Sock Monster

poem by Beverley McWilliams , illustrated by Cheryl Orsini

Learning intention:

I am learning to consider a unique point of view so I can create imaginative poems.  

Success criteria:

  • I can identify the point of view a poem is presented from.  
  • I can generate ideas for creative explanations for everyday occurrences.  
  • I can include my ideas in a poem.  


Essential knowledge

View the video on Point of View from The School Magazine. Ensure students understand that point of view means whose eyes information is viewed from.  


Read Sock Monster or listen to the audio version. Discuss the following questions:  

  • What does the narrator think is happening to their socks? (A monster is stealing them) 
  • How does the narrator feel about the sock monster stealing the socks? (That it is annoying) 
  • What do people usually think happens to their socks when they go missing? (They have got lost somewhere during the laundry process) 
  • How does the point of view, that the monster is to blame, impact the reading of this poem? (It provides and interesting and unique point of view) 
  • Is the idea of a sock stealing monster real or fictional? (Fictional) 


Emphasise that the poem features a unique point of view about the socks going missing and that this is a fictional idea. Flick through the magazine and look at the stories, for example Wullus on page 4 and 5 or The Wrong Spoon, pages 14 to 20. The goal here is to consider the length of the stories rather than to actually read them. Emphasise how much longer the stories are than the poem Sock Monster. Discuss the purpose of poetry (to capture an idea in a short and concise way). Inform students that they will be composing their own poems to express a unique point of view.  

Discuss everyday occurrences around the home that could be interpreted as strange. For example, toast getting burnt, losing the car keys, alarms going off without anyone remembering that they set them. Discuss fictional explanations for these events, for example a monster is making them happen, aliens are hiding in the home or goblins work in groups to ensure people face challenges around the home.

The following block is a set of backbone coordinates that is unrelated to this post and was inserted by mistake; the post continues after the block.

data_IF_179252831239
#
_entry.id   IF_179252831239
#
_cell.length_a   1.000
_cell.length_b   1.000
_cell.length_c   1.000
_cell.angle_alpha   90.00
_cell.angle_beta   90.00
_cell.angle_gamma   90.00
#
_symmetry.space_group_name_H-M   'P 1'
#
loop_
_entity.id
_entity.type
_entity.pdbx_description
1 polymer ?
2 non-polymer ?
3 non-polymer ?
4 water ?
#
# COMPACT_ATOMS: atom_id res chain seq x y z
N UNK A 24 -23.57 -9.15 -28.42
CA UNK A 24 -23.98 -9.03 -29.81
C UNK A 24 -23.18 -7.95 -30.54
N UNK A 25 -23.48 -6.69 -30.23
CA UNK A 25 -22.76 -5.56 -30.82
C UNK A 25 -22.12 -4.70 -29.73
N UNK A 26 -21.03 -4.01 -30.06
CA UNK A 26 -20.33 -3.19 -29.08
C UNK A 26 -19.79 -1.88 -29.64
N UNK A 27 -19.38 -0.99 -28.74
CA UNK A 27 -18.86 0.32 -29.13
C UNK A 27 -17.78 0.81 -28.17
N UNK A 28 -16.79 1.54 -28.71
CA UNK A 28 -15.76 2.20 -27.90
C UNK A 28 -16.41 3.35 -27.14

Inform students that first you will be composing an example of a poem together. Select the topic, the keys going missing.  

Discuss real reasons why keys could go missing, for example, places they may have been dropped, the fact they may have slipped out of a pocket and fallen behind the couch cushions. Discuss more exciting explanations for why the keys might go missing, for example, the dog may hide them so their owners cannot leave, the couch may eat keys for breakfast, or the keys may hide due to being too exhausted from overuse. Discuss vocabulary that might be used in a poem about these ideas and note this on the board. For example:  

  • Keys 
  • Lost 
  • Hide 
  • Sneak 
  • Tired 
  • Overworked  

Note: The book, The Day the Crayons Quit may be a good resource for identifying the points of view of inanimate objects.  

Refer back to Sock Monster and identify the rhyming pattern (ABCB with the second and fourth lines rhyming). Discuss rhyming words for the vocabulary identified. An online rhyming dictionary or a thesaurus might be useful for this. For example:  

  • Keys: bees, trees, knees 
  • Lost: cost 
  • Hide: ride 
  • Sneak: beak 
  • Tired: hired, wired 
  • Overworked: irked, smirked 

Use these ideas to collaboratively compose a poem about keys going missing. For example:  

Those poor tired keys were overworked,  

So they had an idea, sat and smirked, 

They’d sneak away, run and hide,  

Then no longer they’d be forced to ride.  


Their poor owner searched and hunted,  

They huffed and puffed, moaned and grunted,  

Eventually they threw up their hands and quit,  

The keys gleefully rubbed their mitts.  


Place students in pairs and instruct them to compose their own poems by completing the following steps:  

  • Identify an everyday occurrence around the home 
  • Consider reasons why this may occur 
  • Identify creative explanations 
  • List vocabulary  
  • Identify rhyming words 
  • Use these to compose a brief poem 


Assessment as/of learning:  

Place students with another group. Instruct them to read their poems to each other. Instruct the students to use the two stars and a wish strategy to provide each other with feedback.  

Effective Feedback from the NSW Department of Education has more information on different types of feedback.